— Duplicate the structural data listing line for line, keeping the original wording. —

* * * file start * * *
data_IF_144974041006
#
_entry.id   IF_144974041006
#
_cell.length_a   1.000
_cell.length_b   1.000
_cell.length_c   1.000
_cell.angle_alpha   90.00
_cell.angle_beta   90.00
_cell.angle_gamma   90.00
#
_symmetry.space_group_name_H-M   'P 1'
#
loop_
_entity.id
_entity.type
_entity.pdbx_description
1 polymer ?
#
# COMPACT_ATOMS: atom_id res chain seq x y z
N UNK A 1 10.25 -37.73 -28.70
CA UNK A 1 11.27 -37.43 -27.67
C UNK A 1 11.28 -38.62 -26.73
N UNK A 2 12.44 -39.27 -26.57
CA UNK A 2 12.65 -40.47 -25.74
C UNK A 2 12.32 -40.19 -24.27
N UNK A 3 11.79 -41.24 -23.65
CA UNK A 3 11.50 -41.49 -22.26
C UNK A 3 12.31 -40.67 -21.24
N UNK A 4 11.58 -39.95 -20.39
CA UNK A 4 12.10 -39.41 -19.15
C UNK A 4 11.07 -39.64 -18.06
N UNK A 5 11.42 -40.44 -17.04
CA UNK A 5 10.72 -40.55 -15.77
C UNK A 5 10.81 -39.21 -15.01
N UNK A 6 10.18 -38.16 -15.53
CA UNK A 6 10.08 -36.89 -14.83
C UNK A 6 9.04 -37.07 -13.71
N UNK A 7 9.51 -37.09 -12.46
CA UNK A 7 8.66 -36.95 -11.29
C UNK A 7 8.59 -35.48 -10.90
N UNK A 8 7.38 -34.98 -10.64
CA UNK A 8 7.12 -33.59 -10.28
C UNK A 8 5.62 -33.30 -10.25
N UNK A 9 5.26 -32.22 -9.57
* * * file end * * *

data_IF_144974041006
#
_entry.id   IF_144974041006
#
_cell.length_a   1.000
_cell.length_b   1.000
_cell.length_c   1.000
_cell.angle_alpha   90.00
_cell.angle_beta   90.00
_cell.angle_gamma   90.00
#
_symmetry.space_group_name_H-M   'P 1'
#
loop_
_entity.id
_entity.type
_entity.pdbx_description
1 polymer ?
#
# COMPACT_ATOMS: atom_id res chain seq x y z
N UNK A 1 10.25 -37.73 -28.70
CA UNK A 1 11.27 -37.43 -27.67
C UNK A 1 11.28 -38.62 -26.73
N UNK A 2 12.44 -39.27 -26.57
CA UNK A 2 12.65 -40.47 -25.74
C UNK A 2 12.32 -40.19 -24.27
N UNK A 3 11.79 -41.24 -23.65
CA UNK A 3 11.50 -41.49 -22.26
C UNK A 3 12.31 -40.67 -21.24
N UNK A 4 11.58 -39.95 -20.39
CA UNK A 4 12.10 -39.41 -19.15
C UNK A 4 11.07 -39.64 -18.06
N UNK A 5 11.42 -40.44 -17.04
CA UNK A 5 10.72 -40.55 -15.77
C UNK A 5 10.81 -39.21 -15.01
N UNK A 6 10.18 -38.16 -15.53
CA UNK A 6 10.08 -36.89 -14.83
C UNK A 6 9.04 -37.07 -13.71
N UNK A 7 9.51 -37.09 -12.46
CA UNK A 7 8.66 -36.95 -11.29
C UNK A 7 8.59 -35.48 -10.90
N UNK A 8 7.38 -34.98 -10.64
CA UNK A 8 7.12 -33.59 -10.28
C UNK A 8 5.62 -33.30 -10.25
N UNK A 9 5.26 -32.22 -9.57